When Barry Triplett sees a youngster playing basketball or working on his or her skills at the YMCA in Georgetown, where he works part-time as a certified personal trainer, he often offers a basketball drills pamphlet that he created years ago.
It includes nearly a dozen ball-handling and shooting drills that will be well worth their time. Little do those children know, they helped lead to a hall of fame coaching career.
Triplett, who coached the boys basketball teams at Pleasant Hill and Carvers Bay high schools in Georgetown County to 514 victories over nearly three decades, including a pair of state titles, has been selected for induction into his second South Carolina hall of fame.
Already a member of the South Carolina Basketball Coaches Association Hall of Fame, having been inducted in 2012, Triplett will be inducted into the South Carolina Athletic Coaches Association Hall of Fame.
This year’s class of six inductees will be honored at 7 p.m. on July 28 at the Charleston Area Convention Center in North Charleston.
“It’s an honor. I was a little surprised,” Triplett said.
He reflected Wednesday on his success at the small rural schools and how both the coaches and players at the schools were involved in multiple sports. Triplett coached boys basketball, boys track and volleyball for several years, and ran a summer basketball program.
“Just thinking about it, now everyone is specialized,” Triplett said. “When we were at this country school we had to share all the athletes because there weren’t enough to go around.”
The 68-year-old Georgetown resident coached the Pleasant Hill boys basketball team for 24 years, compiling a 466-180 record, winning state titles in 1985 and ‘88 and finishing as a two-time state runner-up.
In his other sports, Triplett coached the Pleasant Hill boys track team to one state title and two runner-up finishes, and the Blue Devils volleyball team to multiple state championship matches.
He took over the Pleasant Hill boys hoops program in 1976 at the age of 25 as a health and physical education teacher.
The Pennsylvania native and Appalachian State graduate coached at Andrews’ Rosemary Middle School during his first two years in Georgetown County, and recalled the experience to The Sun News in 2002.
“Actually, my second ballgame that I ever coached, we played outside,” Triplett said. “We had a chalkboard for a scoreboard, a cowbell for the buzzer and we used a stopwatch for the clock. And I’m saying to myself, ‘What in the world did I get myself into?’ ”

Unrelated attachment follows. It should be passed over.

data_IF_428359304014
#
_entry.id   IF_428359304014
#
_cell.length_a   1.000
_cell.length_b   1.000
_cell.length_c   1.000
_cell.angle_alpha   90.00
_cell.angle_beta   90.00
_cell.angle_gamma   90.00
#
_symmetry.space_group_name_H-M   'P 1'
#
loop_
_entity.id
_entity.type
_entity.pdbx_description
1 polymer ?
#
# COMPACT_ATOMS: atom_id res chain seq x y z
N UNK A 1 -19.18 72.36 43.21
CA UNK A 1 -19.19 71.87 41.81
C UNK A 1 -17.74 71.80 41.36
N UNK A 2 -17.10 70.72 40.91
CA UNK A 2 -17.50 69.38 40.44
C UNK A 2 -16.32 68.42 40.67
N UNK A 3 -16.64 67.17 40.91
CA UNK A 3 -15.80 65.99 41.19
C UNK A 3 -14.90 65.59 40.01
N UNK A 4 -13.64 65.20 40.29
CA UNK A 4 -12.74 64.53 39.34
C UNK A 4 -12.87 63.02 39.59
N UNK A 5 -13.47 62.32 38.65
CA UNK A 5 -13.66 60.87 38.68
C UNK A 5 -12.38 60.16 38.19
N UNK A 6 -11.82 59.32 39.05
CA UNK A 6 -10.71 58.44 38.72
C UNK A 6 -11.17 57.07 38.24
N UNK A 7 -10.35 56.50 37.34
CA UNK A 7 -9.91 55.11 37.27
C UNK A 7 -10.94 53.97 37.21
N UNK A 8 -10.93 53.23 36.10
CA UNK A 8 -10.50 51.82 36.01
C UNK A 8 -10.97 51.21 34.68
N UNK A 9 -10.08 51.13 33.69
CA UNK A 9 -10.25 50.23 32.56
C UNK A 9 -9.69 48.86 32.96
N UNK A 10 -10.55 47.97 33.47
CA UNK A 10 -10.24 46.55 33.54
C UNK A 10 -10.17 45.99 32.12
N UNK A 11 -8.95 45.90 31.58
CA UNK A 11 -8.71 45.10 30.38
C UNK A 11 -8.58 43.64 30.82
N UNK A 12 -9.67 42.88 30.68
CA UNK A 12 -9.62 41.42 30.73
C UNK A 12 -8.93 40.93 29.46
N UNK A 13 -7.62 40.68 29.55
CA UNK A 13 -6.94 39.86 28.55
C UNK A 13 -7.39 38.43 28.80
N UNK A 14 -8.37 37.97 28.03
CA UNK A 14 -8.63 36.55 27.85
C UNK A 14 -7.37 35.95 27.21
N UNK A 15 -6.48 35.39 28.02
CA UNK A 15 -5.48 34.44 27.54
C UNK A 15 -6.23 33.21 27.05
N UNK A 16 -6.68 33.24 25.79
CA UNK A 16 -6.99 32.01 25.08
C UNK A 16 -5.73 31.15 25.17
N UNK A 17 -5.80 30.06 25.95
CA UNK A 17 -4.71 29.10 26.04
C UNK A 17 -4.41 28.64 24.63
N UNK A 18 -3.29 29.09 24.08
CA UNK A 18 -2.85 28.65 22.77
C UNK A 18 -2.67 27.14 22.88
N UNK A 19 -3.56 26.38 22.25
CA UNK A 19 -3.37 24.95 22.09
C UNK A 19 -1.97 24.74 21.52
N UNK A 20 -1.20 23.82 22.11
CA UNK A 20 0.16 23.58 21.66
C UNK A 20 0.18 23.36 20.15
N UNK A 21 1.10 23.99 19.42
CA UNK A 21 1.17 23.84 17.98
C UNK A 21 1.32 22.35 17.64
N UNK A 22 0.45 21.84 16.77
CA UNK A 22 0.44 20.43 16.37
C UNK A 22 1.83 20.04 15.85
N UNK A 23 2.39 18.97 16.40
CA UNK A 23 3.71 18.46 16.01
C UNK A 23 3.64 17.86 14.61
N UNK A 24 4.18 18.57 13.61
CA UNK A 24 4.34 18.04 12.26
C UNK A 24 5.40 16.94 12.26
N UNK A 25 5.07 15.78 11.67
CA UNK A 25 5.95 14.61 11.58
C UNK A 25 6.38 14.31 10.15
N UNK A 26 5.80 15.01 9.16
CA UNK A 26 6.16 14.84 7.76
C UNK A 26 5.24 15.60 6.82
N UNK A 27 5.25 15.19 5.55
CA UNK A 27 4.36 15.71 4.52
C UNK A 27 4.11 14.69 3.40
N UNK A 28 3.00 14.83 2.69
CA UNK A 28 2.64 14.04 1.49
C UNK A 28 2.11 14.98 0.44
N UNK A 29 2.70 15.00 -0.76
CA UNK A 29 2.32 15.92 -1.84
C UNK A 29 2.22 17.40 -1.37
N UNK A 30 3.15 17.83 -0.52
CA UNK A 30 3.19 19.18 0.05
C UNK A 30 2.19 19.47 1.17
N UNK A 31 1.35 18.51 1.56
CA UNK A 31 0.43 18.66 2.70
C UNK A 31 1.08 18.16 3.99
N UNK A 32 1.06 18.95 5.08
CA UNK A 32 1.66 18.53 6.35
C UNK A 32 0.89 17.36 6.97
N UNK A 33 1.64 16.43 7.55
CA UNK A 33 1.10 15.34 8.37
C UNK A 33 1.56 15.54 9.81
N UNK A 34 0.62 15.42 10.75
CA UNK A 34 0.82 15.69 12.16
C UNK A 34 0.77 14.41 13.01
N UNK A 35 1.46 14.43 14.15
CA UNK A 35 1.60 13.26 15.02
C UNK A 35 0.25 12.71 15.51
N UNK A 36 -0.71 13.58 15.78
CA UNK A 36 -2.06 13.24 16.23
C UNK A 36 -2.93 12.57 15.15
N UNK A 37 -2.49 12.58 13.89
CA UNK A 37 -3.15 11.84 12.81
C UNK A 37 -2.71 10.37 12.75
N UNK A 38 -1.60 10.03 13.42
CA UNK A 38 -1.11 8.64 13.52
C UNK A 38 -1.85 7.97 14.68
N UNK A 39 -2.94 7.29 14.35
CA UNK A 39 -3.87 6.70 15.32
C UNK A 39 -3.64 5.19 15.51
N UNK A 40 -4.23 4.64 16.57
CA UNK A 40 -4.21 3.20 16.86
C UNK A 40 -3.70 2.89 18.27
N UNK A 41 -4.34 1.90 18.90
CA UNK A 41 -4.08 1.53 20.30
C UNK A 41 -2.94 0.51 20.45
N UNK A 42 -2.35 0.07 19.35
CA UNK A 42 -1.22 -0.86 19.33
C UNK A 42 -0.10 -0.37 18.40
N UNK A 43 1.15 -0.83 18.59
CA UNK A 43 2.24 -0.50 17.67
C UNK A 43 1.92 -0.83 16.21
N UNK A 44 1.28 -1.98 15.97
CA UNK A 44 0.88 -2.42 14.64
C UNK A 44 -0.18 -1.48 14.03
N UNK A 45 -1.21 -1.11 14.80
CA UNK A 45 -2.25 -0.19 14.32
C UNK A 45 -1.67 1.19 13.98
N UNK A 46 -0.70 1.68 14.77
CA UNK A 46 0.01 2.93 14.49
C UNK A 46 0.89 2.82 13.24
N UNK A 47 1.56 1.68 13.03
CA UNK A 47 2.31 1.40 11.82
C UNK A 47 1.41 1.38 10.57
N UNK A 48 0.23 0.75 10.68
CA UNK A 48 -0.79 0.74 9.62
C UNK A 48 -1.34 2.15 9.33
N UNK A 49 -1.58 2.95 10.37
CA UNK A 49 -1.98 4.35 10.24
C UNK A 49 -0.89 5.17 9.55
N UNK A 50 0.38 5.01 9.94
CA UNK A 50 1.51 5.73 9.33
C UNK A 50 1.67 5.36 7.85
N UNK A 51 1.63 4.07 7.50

Pleasant Hill merged with Choppee to form Carvers Bay in 2000, and Triplett was selected by the Georgetown County Board of Education to be Carvers Bay’s first boys basketball, volleyball and boys track coach.
Jeff Mezzatesta, the now longtime Carvers Bay boys basketball coach, came with Triplett as an assistant after being his assistant at Pleasant Hill and said of him: “After my dad, Barry Triplett held the most influence [over me] in basketball. . . . Honored to have learned from and assisted him.”
Then Carvers Bay principal Daryl Brown said of the laid back Triplett upon his hiring: “He is without a shadow of a doubt one of the best basketball coaches I’ve ever witnessed.”
Triplett coached three state players of the year including Greg Washington, who led South Carolina in scoring two consecutive years and helped Pleasant Hill win the 1985 state title before playing at Winthrop.
Triplett began teaching at Waccamaw High in 2004-05, coached the Carvers Bay boys basketball team for the final time that season and would also coach Waccamaw’s girls track and middle school football teams for a couple years. He was an assistant then head coach of the Johnsonville High volleyball team in 2010 and 2011 following his teaching career.
He went to work in 2008 in nuclear medicine, but quit after about six months and took his job at the YMCA, where he has been for nearly 10 years.
“It’s still in my blood but I don’t know if I’d have the energy to run a program,” Triplett said of coaching.
As for the pamphlet, Triplett doesn’t believe the secrets to success in the game have changed much.
“I know a little bit about it. I like to see kids get better and I like the game,” Triplett said. “You can’t beat the fundamentals. I know the game is changing but you still need the fundamentals to get better.”
The other five inductees in the 2019 class are Pelion High cross country and track coach Mark Bedenbaugh; Indian Land, Fort Mill and York athletic director and football coach Steve Boyd; Spartanburg boys basketball coach Doug Lowe; Sumter trainer Gary Nelson; and North Charleston and Stratford softball coach Debra Tolar.